In any event, two weeks later, I interviewed with Justice Scalia and his law clerks, and this time things worked out. I owe many people for my good fortune, Judge Wallace high among them. I never did learn just how my unsuccessful application for a job at DOJ ended up in a Scalia clerkship.
Q. During its October ’91 term, you did what most lawyers only dream of: clerked for SCOTUS, and not just any old Justice, but Justice Antonin Scalia. When the time came to help Scalia with opinion-drafting, what did you get to do? How closely were his clerks involved in hashing out his reasoning? Did you get to see your arguments make it into print?
What was it like to be apprenticed to the legend himself? The ‘91 term was a pretty rough one for textualists and originalists, with SCOTUS indulging its policy preferences in cases like Planned Parenthood v. Casey. How’d Scalia deal with it? What did he leave you with?
A. Justice Scalia was wonderful to work for, for lots of reasons. Most important was the education in rigorous legal thinking and writing that we clerks received by being his sounding board, by working through legal arguments with him, and by seeing him refashion our drafts.
Justice Scalia authorized each of his clerks to publicly acknowledge their contributions to one opinion. Mine was his dissent from the Establishment Clause ruling in Lee v. Weisman. Among the memorable lines in that dissent is that “interior decorating is a rock-hard science compared to psychology practiced by amateurs.”
The October 1991 Term was indeed very rough, and it made evident that Justices O’Connor, Kennedy, and Souter had judicial approaches that had little in common with Justice Scalia’s. Justice Scalia was already aware of that from previous years, but he was surely disappointed to see it play out concretely. I recall asking him, somewhat imprudently, how he could possibly put up with it all, year after year. His simple answer was “Maureen”—his wife, whose love sustained him.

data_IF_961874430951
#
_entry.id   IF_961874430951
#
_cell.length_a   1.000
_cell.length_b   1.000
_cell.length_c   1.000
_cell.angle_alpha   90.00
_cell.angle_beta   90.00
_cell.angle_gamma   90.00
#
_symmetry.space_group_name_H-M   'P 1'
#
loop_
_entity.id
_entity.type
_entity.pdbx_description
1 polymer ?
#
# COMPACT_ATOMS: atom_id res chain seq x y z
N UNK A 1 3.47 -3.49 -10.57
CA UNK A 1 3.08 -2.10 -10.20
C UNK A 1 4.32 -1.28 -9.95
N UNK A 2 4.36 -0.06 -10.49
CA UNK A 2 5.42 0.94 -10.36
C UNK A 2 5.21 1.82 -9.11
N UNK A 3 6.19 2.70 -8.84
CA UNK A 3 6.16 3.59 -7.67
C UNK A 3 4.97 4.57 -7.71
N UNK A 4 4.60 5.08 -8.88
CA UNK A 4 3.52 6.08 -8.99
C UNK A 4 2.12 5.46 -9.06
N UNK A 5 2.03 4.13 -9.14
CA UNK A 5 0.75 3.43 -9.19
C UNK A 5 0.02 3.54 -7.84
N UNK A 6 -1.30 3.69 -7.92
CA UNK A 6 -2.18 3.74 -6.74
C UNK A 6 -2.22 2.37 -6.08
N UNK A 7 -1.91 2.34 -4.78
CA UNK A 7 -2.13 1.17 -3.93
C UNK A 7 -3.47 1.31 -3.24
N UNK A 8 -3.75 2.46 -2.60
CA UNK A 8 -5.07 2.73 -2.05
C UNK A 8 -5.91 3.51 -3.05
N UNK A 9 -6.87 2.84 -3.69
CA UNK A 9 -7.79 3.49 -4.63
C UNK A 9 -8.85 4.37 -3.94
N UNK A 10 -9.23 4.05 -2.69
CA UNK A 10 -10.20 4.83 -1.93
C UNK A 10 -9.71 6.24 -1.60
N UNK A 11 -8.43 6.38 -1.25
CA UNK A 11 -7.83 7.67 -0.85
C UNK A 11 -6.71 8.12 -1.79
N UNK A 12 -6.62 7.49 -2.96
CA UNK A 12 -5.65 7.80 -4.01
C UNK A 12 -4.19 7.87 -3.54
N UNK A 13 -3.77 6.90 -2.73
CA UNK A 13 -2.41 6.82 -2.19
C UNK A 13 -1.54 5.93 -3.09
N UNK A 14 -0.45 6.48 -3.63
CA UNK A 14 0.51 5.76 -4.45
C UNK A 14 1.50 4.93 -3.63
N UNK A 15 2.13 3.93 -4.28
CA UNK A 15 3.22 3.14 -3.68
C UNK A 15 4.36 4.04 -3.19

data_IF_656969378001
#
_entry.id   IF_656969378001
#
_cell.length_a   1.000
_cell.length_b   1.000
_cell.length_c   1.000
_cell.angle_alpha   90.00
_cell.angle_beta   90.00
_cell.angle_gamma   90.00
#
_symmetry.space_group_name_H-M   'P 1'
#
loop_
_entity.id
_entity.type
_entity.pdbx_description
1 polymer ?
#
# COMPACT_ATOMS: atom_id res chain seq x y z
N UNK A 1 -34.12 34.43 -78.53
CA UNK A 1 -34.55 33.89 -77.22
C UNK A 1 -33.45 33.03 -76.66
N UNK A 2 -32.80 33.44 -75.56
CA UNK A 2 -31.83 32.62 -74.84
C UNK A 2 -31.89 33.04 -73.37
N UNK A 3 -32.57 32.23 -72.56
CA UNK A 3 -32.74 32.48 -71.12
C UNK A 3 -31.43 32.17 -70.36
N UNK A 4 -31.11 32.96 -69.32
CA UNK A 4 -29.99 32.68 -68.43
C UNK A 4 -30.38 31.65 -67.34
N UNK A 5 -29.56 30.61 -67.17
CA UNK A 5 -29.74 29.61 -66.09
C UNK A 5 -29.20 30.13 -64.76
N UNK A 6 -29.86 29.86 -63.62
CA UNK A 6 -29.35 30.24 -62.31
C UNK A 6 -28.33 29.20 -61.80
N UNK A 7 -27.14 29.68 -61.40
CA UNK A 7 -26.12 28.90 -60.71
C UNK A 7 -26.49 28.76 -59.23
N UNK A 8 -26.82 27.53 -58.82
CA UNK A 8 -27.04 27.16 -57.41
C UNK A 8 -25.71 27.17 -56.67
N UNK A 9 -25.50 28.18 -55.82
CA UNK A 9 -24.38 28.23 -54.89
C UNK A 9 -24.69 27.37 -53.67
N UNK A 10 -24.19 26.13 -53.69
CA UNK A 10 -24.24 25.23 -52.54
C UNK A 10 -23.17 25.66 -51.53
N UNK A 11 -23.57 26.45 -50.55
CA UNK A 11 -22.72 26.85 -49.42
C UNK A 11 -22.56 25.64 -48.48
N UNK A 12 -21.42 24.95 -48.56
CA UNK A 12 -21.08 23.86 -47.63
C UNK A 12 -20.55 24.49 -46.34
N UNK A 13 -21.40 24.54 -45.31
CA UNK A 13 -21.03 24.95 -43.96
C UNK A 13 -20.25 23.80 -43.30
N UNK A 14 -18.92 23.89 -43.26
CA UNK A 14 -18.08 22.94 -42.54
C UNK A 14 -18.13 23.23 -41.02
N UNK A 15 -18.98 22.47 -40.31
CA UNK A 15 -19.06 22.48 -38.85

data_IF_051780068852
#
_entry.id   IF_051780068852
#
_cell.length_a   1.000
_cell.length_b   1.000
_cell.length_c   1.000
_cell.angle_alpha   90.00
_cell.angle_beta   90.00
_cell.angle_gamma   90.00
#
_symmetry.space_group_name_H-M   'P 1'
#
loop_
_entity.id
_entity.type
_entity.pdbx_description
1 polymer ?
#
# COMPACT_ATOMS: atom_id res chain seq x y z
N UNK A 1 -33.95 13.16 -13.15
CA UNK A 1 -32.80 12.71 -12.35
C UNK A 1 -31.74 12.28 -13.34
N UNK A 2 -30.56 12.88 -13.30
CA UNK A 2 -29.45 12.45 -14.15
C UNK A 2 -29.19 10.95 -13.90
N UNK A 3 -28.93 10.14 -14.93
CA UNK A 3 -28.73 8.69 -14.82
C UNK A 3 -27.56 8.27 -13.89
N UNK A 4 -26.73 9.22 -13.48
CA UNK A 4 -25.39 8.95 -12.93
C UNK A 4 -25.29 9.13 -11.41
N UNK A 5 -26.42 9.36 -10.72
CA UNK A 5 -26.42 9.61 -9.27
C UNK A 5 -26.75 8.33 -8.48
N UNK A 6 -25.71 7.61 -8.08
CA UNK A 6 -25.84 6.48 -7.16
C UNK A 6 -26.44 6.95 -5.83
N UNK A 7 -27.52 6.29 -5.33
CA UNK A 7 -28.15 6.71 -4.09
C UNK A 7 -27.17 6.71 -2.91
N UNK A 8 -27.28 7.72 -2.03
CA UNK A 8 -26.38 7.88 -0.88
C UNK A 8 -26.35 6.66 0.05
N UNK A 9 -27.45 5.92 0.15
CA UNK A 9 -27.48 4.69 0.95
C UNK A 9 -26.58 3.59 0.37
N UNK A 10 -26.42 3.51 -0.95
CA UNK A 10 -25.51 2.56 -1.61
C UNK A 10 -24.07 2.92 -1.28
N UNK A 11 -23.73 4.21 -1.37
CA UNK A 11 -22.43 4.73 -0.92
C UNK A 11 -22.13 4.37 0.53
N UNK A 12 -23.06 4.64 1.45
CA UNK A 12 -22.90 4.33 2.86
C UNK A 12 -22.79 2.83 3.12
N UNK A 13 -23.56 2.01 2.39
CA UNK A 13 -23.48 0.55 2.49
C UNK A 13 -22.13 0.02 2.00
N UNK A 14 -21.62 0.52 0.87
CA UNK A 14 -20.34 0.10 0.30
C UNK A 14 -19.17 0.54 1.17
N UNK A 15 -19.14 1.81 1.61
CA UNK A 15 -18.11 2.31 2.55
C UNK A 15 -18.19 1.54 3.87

Q. After your clerkship came to an end, you went to work for the Senate Judiciary Committee as a senior staffer for Orrin Hatch (R-Utah). From ’92 to ’95, you advised him on constitutional, regulatory and judicial matters, including SCOTUS nominations. (Notably, you worked on the nominations of Ruth Bader Ginsburg and Stephen Breyer.) Since then, you’ve established yourself as a go-to commenter on SCOTUS picks and sitting judges.
Take Ginsburg. You’ve written about everything from her decidedly left-wing pre-SCOTUS record to her embrace of the “living Constitution” claim to her penchant for commenting on politics, like Trump’s run for President. Back in ’93, your boss, Senator Hatch, likely thought her about as suited to SCOTUS as you do. But when the time came to vote, Hatch, like nearly all Senate Republicans, decided a sitting president’s pick was entitled to a good deal of deference and voted to confirm.